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Job two, and this is where you might be getting some sense from the partners, we did a pretty major realignment of our engineering organization, and did it in two phases. [The most recent], in December, we really brought the portfolio together in ways that reflected the architectural value propositions we've been describing. Marthin De Beer [Cisco senior vice president] now owns the full collaboration and video portfolio. That's the portfolio that leverages video over the network, links to applications and Telepresence, and is our video business that was in the former Scientific Atlanta. [That portfolio] led to the decision to move forward with the NDS acquisition, which fills out our Videoscape architecture for delivering media securely to consumers and businesses in the marketplace. It feels better.
It feels better in the data center, where we have the full portfolio of Nexus, from the 7000s to the virtual switches and fabric extenders, and the UCS, all under one leader and a little more tied together. What you see is fewer separate messages and engagements, and that's been well received by our partners. It took a little work to make that happen.
The other area I've heard good feedback on from partners is collaboration. WebEx has good stuff going. UC has good stuff going. I think some of the excitement [comes from] the announcements we made at Enterprise Connect about our Jabber client and how that becomes a standard soft client in addition to what we're delivering on the devices. We're opening up our communication experience onto iPad and Android clients and Microsoft clients -- this explosion of devices. That's been well received by our partners. I do believe that we can do better as a company in exploiting the role of the network.
In the area of security, I'm very excited to see the new leadership there. Chris Young, after a great career at RSA and more recently VMware, is really grabbing the bull by the horns. Our partners feel we could step up and do a much better job of integration.
We have the enterprise networking group and the service provider networking group -- it all makes more sense. Engineering has its clusters that align almost perfectly to the architectures we present to our customers in the field. We can do business more quickly and simply.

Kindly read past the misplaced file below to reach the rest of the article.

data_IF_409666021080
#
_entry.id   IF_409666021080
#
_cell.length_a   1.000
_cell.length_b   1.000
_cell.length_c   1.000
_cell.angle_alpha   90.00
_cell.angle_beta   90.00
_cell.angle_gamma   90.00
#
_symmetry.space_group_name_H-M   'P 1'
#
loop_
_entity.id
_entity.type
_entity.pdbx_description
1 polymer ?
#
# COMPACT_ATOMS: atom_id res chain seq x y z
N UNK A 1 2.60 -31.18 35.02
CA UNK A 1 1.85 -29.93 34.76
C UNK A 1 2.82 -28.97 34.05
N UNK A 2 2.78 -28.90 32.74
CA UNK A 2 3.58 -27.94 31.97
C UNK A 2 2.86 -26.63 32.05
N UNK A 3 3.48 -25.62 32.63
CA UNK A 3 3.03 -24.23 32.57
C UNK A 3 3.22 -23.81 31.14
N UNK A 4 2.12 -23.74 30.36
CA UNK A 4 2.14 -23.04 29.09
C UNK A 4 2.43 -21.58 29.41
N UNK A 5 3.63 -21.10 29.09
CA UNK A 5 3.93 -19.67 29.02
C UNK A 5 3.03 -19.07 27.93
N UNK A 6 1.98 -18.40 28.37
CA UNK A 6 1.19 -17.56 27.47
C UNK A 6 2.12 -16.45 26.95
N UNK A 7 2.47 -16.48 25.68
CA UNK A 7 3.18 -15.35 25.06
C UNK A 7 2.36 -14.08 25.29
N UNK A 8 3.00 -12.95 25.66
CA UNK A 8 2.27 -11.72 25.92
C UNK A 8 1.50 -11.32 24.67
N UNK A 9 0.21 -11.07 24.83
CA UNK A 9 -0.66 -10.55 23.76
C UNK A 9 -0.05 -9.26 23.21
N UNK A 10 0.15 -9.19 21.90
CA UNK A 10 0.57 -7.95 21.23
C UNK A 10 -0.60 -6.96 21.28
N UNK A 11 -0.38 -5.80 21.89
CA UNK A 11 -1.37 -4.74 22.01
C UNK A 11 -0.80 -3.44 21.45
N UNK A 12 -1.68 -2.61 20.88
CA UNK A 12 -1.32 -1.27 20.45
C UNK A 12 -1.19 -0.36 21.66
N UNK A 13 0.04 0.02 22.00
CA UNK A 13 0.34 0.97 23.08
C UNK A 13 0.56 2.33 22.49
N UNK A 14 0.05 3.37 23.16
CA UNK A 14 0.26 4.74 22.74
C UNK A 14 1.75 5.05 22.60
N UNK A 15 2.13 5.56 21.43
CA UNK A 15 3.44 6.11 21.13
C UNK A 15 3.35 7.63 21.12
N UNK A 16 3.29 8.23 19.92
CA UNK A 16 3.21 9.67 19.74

That is a big part of what we've heard from a lot of the partners who are familiar with Cisco at a strategic level and play in a bunch of these different areas. Can you drill down a little bit more on how these changes translate to ease of doing business for the channel?
The primary advantages so far have been being really clear on who's making a decision. At the end of the day, if we have to make a decision on something in distribution, or be more agile in what we do with a service provider and partner with them in a unique way, we have to be more effective. With the complex portfolio and broad portfolio we have, sometimes you just need to look at the factors and make a decision.
Nine months since the last time we spoke, we're much better at making decisions faster. There are less people showing up with our partners having dialogue and discussion. There are more people who can make the call, and less people who are just listening. Before, there were a lot of people showing up, but not enough of them empowered to make the decision. That became very frustrating.
We're moving that empowerment much closer to the edge of the business in the countries we operate in, and that's the direction we're headed. We've seen good things happen so far, but we've got more work to do. That's what our partners want from us and what we're committed to delivering.
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